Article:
Paul Edgecombe is the "bull-goose screw" in charge of the Green Mile, Cold Mountain Penitentiary's death row. He and his fellow guards have learned to keep things calm on their cell block. They make it clear that misbehavior will not be tolerated, but within reason they grant the condemned prisoners' requests. Things run smoothly.
In the fall of 1932 some new personalities join the mix and things change. Percy Wetmore is a new guard who doesn't want things to run smoothly--he wants to bully and humiliate the prisoners. Eduard Delacroix is a newly condemned prisoner who just wants to teach tricks to Mr. Jingles, a mouse who has found its way into the cell block. "Wild Bill" Wharton is dangerous to anyone who comes near his cell because "he just doesn't care about anything." And John Coffey is a gentle giant, convicted of the brutal rape-murder of two young girls but as quiet and well-behaved a prisoner as the guards have ever seen. As events unfold, it becomes clear that John Coffey has some unusual abilities.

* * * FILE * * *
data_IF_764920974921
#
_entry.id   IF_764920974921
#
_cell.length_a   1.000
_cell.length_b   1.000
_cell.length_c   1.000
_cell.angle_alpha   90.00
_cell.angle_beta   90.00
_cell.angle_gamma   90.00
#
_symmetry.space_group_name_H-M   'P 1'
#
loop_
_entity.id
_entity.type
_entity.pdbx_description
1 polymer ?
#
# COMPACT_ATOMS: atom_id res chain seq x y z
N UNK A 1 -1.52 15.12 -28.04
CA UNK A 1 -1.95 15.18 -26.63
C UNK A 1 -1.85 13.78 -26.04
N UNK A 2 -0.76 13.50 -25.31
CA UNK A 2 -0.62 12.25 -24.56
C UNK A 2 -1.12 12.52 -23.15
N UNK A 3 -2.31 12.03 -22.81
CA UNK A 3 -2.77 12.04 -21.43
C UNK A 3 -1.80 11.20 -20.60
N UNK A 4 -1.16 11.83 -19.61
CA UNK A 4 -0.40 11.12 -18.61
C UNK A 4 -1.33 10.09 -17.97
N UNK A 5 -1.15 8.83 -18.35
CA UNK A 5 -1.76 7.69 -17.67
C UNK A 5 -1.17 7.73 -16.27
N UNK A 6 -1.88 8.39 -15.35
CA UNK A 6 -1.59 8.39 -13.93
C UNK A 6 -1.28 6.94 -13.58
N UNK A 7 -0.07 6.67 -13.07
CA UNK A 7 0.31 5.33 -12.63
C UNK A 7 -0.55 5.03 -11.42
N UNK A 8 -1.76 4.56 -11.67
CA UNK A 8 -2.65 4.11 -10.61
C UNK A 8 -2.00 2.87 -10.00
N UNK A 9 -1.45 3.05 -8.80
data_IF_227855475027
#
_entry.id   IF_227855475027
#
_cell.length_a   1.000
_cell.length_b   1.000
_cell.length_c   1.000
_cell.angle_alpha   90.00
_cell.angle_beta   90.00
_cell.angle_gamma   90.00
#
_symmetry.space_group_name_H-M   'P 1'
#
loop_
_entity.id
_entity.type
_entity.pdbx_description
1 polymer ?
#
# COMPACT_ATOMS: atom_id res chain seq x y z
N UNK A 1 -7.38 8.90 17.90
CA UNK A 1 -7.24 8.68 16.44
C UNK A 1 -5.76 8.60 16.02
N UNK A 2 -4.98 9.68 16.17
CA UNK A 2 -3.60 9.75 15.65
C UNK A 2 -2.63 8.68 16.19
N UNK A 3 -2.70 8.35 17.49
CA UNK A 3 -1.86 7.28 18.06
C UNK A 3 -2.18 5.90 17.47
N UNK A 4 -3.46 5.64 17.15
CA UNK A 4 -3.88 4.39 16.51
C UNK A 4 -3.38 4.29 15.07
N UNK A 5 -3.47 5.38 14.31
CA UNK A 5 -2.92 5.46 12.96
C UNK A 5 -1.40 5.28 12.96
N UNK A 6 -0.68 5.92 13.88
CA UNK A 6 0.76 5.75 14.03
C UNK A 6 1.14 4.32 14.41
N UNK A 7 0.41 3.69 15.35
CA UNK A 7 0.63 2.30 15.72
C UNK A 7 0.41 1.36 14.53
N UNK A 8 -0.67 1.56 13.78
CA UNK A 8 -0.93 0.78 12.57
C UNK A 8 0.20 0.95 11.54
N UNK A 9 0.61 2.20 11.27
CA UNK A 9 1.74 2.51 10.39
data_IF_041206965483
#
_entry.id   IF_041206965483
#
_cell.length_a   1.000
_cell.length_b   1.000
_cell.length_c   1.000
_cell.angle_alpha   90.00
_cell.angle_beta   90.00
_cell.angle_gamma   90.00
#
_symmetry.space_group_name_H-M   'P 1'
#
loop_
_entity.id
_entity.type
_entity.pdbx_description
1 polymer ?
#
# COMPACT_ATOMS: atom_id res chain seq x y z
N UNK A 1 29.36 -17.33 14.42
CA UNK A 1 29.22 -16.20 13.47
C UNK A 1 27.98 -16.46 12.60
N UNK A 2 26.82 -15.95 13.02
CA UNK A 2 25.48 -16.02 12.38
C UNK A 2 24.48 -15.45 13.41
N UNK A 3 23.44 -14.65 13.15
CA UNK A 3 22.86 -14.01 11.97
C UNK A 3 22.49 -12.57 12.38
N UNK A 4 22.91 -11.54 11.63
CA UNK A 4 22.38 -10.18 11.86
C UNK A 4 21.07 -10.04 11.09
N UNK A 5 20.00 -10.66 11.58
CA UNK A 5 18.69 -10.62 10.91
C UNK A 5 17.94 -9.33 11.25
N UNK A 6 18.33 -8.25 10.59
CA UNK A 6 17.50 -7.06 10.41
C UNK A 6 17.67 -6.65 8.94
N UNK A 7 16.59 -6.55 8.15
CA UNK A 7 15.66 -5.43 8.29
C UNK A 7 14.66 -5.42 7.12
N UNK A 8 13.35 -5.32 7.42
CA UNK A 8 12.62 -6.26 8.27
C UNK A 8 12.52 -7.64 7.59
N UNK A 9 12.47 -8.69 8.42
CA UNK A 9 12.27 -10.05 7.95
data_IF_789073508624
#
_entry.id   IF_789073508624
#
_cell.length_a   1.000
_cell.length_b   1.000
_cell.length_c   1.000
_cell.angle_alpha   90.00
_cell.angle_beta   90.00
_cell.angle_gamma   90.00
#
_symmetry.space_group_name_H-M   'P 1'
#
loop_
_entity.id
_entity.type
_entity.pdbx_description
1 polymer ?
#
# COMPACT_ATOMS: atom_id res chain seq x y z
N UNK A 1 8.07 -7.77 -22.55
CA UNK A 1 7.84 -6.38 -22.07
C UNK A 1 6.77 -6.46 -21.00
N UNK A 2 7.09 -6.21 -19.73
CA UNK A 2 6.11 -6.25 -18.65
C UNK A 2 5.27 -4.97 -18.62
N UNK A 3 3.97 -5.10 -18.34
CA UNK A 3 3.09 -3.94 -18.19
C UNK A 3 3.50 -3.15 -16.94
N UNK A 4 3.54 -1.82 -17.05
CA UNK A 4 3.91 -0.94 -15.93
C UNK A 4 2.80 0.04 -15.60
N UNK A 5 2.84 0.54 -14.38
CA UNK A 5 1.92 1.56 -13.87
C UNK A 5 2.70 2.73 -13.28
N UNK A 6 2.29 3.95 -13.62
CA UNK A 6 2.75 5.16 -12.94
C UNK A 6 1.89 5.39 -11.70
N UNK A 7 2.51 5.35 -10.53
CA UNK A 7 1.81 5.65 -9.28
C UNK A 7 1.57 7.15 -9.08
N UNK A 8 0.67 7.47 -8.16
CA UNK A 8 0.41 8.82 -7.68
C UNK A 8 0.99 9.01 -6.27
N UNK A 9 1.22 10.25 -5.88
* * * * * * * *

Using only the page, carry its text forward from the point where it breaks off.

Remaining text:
I was a fan of The Green Mile
movie, but for some reason put off reading the book. Reading it was a pleasant experience, indeed. First, the movie seems to follow the book closely--most of what I liked about it was in the book to begin with. The book also offered some additional enjoyment. It is structured as two parallel stories, one in 1932 in Cold Mountain Penitentiary and the other in a 1990's retirement home where Paul Edgecombe shares his story with a fellow resident. The interweaving of these two stories and the disclosure of information as they both proceed is skillfully done. In fact, King's foreshadowing in both stories adds to the telling, reliably pointing the way ahead while allowing the reader to guess correctly or incorrectly about what will occur. These aspects do not fully make the transition to the movie, good as it is.
I recommend this book highly for Stephen King fans and for readers who appreciate well-crafted writing.